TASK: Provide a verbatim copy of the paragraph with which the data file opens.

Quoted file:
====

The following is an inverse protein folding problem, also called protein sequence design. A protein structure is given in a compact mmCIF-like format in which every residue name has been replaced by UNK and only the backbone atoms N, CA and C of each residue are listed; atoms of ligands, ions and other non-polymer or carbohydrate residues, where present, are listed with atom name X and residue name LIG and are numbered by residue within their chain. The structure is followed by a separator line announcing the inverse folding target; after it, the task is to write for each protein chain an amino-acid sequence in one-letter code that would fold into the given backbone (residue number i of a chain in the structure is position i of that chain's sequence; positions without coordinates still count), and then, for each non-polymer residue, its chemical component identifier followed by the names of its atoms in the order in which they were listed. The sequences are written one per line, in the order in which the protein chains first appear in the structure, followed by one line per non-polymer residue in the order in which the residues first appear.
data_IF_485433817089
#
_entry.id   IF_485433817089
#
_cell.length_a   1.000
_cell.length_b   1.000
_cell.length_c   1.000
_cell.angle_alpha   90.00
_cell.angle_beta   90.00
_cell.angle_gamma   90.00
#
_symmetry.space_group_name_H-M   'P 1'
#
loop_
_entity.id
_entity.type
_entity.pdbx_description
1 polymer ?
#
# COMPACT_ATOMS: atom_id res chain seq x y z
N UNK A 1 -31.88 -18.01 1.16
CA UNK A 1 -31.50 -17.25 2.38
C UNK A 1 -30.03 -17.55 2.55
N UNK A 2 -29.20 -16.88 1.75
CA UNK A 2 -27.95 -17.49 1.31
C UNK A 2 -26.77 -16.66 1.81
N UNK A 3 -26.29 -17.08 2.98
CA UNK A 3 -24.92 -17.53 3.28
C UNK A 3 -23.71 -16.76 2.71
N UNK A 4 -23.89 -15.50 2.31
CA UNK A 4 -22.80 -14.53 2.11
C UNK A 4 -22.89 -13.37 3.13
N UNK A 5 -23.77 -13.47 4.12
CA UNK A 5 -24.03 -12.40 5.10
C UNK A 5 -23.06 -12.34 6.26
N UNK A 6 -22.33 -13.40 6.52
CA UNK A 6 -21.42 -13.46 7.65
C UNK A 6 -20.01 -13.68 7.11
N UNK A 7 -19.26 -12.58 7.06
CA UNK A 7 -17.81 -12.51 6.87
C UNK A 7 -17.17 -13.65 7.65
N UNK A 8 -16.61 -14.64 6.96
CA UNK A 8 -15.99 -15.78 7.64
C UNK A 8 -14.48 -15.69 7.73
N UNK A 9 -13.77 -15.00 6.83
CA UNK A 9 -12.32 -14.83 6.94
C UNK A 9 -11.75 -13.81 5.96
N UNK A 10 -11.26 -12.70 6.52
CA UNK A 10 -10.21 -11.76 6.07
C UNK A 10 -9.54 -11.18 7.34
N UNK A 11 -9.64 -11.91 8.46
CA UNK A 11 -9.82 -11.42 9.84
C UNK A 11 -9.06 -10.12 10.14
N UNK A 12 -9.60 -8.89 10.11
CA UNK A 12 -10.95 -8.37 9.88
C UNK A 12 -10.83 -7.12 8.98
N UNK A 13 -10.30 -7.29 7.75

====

The following is an inverse protein folding problem, also called protein sequence design. A protein structure is given in a compact mmCIF-like format in which every residue name has been replaced by UNK and only the backbone atoms N, CA and C of each residue are listed; atoms of ligands, ions and other non-polymer or carbohydrate residues, where present, are listed with atom name X and residue name LIG and are numbered by residue within their chain. The structure is followed by a separator line announcing the inverse folding target; after it, the task is to write for each protein chain an amino-acid sequence in one-letter code that would fold into the given backbone (residue number i of a chain in the structure is position i of that chain's sequence; positions without coordinates still count), and then, for each non-polymer residue, its chemical component identifier followed by the names of its atoms in the order in which they were listed. The sequences are written one per line, in the order in which the protein chains first appear in the structure, followed by one line per non-polymer residue in the order in which the residues first appear.